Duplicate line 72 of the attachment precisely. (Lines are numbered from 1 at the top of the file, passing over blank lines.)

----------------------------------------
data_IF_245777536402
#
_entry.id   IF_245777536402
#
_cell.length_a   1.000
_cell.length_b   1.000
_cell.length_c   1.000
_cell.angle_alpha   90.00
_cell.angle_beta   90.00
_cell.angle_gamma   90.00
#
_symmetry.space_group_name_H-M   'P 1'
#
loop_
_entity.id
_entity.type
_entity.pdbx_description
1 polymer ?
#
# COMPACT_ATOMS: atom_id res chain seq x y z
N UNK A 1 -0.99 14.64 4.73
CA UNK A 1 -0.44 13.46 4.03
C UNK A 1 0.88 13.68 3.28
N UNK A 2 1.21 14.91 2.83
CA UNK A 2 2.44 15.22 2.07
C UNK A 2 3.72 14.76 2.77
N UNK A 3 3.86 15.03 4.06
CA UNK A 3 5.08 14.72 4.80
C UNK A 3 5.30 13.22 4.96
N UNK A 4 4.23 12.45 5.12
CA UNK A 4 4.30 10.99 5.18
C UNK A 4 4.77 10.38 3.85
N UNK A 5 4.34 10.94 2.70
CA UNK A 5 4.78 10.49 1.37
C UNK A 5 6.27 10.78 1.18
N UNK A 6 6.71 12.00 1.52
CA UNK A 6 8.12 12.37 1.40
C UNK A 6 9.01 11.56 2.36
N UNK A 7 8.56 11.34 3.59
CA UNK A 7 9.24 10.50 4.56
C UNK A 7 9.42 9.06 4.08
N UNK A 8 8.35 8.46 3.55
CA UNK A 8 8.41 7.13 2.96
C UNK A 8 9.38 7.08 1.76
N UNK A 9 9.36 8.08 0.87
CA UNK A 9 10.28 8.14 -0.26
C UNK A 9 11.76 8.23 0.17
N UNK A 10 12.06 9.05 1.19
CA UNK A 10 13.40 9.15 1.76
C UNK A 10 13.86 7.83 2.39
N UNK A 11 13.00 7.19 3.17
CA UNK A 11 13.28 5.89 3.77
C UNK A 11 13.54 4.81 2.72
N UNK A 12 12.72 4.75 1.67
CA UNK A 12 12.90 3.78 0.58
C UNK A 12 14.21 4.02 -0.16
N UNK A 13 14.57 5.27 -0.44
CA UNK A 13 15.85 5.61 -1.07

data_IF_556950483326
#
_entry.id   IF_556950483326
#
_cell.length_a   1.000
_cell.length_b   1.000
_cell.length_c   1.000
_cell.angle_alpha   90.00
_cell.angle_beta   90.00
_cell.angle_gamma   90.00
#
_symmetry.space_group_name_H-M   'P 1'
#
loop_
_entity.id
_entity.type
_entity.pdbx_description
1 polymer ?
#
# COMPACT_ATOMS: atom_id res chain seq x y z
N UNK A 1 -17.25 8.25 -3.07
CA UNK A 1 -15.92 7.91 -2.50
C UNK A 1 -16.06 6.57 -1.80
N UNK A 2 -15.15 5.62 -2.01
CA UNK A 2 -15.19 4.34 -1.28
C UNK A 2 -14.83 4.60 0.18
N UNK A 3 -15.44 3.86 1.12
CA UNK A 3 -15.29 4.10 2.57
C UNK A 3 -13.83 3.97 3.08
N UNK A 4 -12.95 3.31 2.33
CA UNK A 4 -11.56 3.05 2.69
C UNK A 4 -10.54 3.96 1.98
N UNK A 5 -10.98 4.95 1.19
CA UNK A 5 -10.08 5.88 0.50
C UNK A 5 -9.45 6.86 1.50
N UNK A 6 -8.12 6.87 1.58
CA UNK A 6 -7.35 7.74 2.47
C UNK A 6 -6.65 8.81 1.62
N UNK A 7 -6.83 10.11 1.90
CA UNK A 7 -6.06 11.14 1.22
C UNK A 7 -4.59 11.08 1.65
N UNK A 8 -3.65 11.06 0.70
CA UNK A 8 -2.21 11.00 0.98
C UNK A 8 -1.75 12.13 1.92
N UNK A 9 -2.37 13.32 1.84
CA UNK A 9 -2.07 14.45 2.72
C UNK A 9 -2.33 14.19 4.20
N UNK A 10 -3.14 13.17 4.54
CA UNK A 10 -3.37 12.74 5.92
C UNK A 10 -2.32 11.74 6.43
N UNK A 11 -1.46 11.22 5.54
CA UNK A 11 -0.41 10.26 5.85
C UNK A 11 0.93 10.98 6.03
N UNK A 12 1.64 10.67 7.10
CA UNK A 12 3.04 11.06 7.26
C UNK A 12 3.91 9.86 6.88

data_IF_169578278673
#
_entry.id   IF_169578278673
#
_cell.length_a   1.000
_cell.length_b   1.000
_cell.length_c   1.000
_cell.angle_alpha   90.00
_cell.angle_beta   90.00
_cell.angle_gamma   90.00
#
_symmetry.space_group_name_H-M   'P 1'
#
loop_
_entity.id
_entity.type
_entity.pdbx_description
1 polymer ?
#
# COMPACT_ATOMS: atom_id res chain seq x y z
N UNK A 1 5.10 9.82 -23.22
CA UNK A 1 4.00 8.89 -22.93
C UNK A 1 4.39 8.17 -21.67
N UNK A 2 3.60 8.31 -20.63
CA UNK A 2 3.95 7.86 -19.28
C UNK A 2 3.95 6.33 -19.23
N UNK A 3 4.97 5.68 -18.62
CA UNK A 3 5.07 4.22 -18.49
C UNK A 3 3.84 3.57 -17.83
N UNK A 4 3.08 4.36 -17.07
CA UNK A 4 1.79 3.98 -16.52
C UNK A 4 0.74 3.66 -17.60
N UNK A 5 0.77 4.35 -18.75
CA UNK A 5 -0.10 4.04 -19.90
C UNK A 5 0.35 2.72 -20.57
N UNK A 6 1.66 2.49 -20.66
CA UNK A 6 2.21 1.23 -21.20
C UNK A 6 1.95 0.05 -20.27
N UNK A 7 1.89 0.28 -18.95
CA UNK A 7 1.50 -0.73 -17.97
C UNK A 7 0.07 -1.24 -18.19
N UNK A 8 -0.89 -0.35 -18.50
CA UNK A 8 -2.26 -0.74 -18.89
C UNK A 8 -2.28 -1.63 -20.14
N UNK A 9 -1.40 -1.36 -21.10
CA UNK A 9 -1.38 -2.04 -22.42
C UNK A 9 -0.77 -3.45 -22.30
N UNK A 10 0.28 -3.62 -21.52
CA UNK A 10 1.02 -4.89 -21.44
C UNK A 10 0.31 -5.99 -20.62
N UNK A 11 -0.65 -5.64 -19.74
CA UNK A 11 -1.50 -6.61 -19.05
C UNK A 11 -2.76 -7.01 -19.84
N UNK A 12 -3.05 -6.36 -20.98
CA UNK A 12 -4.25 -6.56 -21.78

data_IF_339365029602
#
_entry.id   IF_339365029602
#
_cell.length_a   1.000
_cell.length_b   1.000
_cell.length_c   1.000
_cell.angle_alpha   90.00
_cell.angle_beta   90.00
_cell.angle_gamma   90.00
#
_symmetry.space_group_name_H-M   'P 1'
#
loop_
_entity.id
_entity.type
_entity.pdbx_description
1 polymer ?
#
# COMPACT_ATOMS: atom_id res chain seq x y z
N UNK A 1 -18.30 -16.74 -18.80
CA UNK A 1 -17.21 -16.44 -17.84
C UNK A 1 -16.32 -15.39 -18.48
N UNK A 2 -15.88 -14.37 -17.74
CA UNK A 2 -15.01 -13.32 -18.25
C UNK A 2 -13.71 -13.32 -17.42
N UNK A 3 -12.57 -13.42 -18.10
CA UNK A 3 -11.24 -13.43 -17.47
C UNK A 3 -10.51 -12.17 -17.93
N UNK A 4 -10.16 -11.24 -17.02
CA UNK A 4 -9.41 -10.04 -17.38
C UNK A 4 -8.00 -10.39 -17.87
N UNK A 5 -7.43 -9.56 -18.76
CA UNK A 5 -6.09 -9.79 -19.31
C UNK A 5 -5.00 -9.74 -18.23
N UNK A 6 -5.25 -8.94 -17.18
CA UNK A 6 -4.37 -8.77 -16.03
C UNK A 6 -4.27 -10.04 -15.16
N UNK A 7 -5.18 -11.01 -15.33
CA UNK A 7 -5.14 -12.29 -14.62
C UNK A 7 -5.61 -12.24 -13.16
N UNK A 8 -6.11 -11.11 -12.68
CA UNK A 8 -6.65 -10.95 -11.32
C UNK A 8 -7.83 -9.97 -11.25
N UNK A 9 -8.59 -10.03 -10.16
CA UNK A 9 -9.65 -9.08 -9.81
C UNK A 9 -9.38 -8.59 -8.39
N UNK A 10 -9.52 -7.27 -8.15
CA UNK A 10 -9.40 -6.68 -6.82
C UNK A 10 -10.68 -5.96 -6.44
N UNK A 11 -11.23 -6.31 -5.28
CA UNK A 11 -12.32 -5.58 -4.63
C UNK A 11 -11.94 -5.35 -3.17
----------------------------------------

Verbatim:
loop_